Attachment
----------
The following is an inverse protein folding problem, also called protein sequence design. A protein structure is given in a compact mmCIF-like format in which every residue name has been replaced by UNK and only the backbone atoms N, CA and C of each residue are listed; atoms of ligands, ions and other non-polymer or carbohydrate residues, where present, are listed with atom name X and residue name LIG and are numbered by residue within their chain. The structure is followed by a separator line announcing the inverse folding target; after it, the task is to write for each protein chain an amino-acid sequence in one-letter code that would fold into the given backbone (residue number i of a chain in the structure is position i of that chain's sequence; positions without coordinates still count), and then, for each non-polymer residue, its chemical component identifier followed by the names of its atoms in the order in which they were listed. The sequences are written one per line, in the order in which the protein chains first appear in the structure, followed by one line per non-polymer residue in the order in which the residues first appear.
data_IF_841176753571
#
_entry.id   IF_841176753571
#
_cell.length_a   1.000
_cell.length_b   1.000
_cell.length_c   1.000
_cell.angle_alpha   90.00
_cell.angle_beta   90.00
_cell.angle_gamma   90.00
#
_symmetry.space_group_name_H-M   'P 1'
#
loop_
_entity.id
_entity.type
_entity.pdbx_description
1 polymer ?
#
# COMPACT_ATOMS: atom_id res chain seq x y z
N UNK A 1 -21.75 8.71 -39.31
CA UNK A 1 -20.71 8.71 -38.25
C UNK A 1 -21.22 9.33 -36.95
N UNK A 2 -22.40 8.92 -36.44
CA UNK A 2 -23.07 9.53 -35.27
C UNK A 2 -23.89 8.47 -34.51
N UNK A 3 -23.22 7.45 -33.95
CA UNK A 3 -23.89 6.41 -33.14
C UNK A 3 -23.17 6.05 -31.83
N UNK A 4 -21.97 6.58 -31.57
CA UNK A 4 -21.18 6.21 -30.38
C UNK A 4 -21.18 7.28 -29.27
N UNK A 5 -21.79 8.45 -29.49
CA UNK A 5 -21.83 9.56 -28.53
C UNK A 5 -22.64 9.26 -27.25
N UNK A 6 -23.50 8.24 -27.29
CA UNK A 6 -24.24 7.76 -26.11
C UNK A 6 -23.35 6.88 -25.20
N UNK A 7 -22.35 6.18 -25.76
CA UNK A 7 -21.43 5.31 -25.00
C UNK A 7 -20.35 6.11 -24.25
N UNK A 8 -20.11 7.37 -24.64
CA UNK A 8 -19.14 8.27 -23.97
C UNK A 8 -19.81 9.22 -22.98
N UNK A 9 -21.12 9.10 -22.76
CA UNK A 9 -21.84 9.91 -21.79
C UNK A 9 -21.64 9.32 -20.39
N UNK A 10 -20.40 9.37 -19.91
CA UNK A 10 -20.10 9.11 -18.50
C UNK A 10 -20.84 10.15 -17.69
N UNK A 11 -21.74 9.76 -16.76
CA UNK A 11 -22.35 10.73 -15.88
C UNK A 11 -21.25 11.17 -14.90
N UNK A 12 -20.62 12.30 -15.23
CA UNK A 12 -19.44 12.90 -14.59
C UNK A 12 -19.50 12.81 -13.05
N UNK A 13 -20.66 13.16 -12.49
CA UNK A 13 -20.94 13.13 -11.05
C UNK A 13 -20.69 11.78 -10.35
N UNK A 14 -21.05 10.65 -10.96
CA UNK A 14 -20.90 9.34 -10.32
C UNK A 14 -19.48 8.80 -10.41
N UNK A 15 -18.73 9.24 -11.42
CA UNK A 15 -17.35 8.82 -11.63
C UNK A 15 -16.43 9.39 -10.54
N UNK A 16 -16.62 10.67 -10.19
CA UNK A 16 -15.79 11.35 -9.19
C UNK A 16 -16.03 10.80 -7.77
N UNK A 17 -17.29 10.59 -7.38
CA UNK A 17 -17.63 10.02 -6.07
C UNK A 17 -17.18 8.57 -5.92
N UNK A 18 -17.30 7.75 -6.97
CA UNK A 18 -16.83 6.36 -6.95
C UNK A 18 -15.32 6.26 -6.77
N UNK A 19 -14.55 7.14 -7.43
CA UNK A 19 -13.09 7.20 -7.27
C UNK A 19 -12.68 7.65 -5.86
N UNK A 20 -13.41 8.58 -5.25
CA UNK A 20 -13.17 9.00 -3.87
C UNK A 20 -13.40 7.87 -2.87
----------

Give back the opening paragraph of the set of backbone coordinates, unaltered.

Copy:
The following is an inverse protein folding problem, also called protein sequence design. A protein structure is given in a compact mmCIF-like format in which every residue name has been replaced by UNK and only the backbone atoms N, CA and C of each residue are listed; atoms of ligands, ions and other non-polymer or carbohydrate residues, where present, are listed with atom name X and residue name LIG and are numbered by residue within their chain. The structure is followed by a separator line announcing the inverse folding target; after it, the task is to write for each protein chain an amino-acid sequence in one-letter code that would fold into the given backbone (residue number i of a chain in the structure is position i of that chain's sequence; positions without coordinates still count), and then, for each non-polymer residue, its chemical component identifier followed by the names of its atoms in the order in which they were listed. The sequences are written one per line, in the order in which the protein chains first appear in the structure, followed by one line per non-polymer residue in the order in which the residues first appear.